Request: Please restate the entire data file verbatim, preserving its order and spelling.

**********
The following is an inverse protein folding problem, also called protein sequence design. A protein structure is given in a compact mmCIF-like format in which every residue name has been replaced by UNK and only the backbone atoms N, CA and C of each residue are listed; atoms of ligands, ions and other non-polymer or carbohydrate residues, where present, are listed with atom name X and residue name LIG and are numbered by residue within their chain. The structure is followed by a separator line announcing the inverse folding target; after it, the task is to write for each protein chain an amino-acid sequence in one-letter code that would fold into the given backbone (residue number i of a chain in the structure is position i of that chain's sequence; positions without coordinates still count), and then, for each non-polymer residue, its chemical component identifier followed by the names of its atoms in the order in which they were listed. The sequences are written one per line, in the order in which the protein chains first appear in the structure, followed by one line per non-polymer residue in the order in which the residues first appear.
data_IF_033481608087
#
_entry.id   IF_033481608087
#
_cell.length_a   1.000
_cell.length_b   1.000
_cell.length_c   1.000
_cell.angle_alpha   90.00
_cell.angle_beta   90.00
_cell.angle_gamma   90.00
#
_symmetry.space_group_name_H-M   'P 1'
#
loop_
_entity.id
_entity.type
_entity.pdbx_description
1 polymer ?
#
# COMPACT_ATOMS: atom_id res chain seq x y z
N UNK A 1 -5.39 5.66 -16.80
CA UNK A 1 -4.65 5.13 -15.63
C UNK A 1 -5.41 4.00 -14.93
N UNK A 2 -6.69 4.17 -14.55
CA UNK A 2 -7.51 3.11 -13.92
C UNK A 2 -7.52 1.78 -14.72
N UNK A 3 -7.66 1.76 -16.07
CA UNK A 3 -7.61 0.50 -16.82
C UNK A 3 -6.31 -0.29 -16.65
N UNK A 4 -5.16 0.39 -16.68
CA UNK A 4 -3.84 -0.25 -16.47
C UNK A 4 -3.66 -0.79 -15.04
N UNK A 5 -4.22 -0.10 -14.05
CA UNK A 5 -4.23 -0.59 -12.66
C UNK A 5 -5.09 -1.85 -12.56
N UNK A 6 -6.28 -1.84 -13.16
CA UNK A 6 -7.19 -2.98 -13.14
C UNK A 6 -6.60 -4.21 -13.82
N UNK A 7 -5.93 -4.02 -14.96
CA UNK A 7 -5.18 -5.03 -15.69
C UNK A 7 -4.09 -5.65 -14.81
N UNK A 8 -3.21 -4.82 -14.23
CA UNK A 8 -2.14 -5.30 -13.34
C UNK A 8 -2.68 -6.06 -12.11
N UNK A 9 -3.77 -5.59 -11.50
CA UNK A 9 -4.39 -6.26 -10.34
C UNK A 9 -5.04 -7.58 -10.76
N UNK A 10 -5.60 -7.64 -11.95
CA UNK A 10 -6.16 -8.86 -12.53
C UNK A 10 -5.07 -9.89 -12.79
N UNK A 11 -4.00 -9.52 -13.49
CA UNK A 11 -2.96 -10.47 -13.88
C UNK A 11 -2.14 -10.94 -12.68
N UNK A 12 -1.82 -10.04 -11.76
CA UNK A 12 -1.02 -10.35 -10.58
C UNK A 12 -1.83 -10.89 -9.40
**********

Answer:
The following is an inverse protein folding problem, also called protein sequence design. A protein structure is given in a compact mmCIF-like format in which every residue name has been replaced by UNK and only the backbone atoms N, CA and C of each residue are listed; atoms of ligands, ions and other non-polymer or carbohydrate residues, where present, are listed with atom name X and residue name LIG and are numbered by residue within their chain. The structure is followed by a separator line announcing the inverse folding target; after it, the task is to write for each protein chain an amino-acid sequence in one-letter code that would fold into the given backbone (residue number i of a chain in the structure is position i of that chain's sequence; positions without coordinates still count), and then, for each non-polymer residue, its chemical component identifier followed by the names of its atoms in the order in which they were listed. The sequences are written one per line, in the order in which the protein chains first appear in the structure, followed by one line per non-polymer residue in the order in which the residues first appear.
data_IF_033481608087
#
_entry.id   IF_033481608087
#
_cell.length_a   1.000
_cell.length_b   1.000
_cell.length_c   1.000
_cell.angle_alpha   90.00
_cell.angle_beta   90.00
_cell.angle_gamma   90.00
#
_symmetry.space_group_name_H-M   'P 1'
#
loop_
_entity.id
_entity.type
_entity.pdbx_description
1 polymer ?
#
# COMPACT_ATOMS: atom_id res chain seq x y z
N UNK A 1 -5.39 5.66 -16.80
CA UNK A 1 -4.65 5.13 -15.63
C UNK A 1 -5.41 4.00 -14.93
N UNK A 2 -6.69 4.17 -14.55
CA UNK A 2 -7.51 3.11 -13.92
C UNK A 2 -7.52 1.78 -14.72
N UNK A 3 -7.66 1.76 -16.07
CA UNK A 3 -7.61 0.50 -16.82
C UNK A 3 -6.31 -0.29 -16.65
N UNK A 4 -5.16 0.39 -16.68
CA UNK A 4 -3.84 -0.25 -16.47
C UNK A 4 -3.66 -0.79 -15.04
N UNK A 5 -4.22 -0.10 -14.05
CA UNK A 5 -4.23 -0.59 -12.66
C UNK A 5 -5.09 -1.85 -12.56
N UNK A 6 -6.28 -1.84 -13.16
CA UNK A 6 -7.19 -2.98 -13.14
C UNK A 6 -6.60 -4.21 -13.82
N UNK A 7 -5.93 -4.02 -14.96
CA UNK A 7 -5.18 -5.03 -15.69
C UNK A 7 -4.09 -5.65 -14.81
N UNK A 8 -3.21 -4.82 -14.23
CA UNK A 8 -2.14 -5.30 -13.34
C UNK A 8 -2.68 -6.06 -12.11
N UNK A 9 -3.77 -5.59 -11.50
CA UNK A 9 -4.39 -6.26 -10.34
C UNK A 9 -5.04 -7.58 -10.76
N UNK A 10 -5.60 -7.64 -11.95
CA UNK A 10 -6.16 -8.86 -12.53
C UNK A 10 -5.07 -9.89 -12.79
N UNK A 11 -4.00 -9.52 -13.49
CA UNK A 11 -2.96 -10.47 -13.88
C UNK A 11 -2.14 -10.94 -12.68
N UNK A 12 -1.82 -10.04 -11.76
CA UNK A 12 -1.02 -10.35 -10.58
C UNK A 12 -1.83 -10.89 -9.40